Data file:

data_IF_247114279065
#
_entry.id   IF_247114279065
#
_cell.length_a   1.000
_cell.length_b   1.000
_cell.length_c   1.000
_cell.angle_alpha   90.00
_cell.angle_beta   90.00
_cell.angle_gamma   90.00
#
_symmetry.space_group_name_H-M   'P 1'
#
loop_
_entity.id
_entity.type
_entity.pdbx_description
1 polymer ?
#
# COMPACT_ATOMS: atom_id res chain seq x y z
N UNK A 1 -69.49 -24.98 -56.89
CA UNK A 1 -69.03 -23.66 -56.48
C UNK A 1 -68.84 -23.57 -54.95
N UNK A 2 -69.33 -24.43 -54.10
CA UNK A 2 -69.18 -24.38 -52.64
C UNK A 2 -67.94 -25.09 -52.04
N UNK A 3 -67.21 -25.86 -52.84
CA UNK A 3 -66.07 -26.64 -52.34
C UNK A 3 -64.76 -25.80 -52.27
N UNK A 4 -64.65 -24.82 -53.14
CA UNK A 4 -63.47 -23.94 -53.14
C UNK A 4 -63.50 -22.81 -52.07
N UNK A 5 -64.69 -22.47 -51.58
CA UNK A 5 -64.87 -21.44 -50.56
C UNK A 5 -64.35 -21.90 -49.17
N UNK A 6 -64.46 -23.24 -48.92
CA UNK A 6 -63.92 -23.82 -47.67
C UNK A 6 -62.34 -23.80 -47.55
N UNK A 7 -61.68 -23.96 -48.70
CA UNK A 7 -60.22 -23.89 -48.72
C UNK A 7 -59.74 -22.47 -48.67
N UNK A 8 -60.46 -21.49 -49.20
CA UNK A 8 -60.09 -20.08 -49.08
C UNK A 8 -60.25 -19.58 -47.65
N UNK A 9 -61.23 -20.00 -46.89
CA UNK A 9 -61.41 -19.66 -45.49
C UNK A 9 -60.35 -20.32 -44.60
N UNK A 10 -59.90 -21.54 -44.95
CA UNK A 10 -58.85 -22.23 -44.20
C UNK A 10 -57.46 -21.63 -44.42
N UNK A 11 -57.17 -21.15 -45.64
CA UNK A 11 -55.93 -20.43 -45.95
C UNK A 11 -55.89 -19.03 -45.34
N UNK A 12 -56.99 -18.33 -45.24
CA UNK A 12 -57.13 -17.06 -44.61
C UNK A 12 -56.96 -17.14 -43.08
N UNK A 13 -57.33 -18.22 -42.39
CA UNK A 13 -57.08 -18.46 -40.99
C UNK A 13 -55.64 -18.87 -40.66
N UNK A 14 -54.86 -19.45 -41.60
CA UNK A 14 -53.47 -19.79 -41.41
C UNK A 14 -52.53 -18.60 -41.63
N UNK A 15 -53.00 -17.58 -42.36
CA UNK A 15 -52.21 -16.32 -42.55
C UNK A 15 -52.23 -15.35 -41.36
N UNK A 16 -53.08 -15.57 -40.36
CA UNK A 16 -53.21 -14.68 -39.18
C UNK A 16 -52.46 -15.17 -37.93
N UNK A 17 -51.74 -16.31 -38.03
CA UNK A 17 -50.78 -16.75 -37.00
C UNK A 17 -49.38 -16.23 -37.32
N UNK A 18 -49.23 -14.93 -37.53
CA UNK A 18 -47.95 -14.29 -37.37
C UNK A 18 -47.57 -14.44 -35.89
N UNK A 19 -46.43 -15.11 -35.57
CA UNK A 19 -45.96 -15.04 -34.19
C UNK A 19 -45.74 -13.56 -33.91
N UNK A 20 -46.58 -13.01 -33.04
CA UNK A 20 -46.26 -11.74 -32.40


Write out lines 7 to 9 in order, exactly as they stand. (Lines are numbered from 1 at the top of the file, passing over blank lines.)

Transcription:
_cell.length_c   1.000
_cell.angle_alpha   90.00
_cell.angle_beta   90.00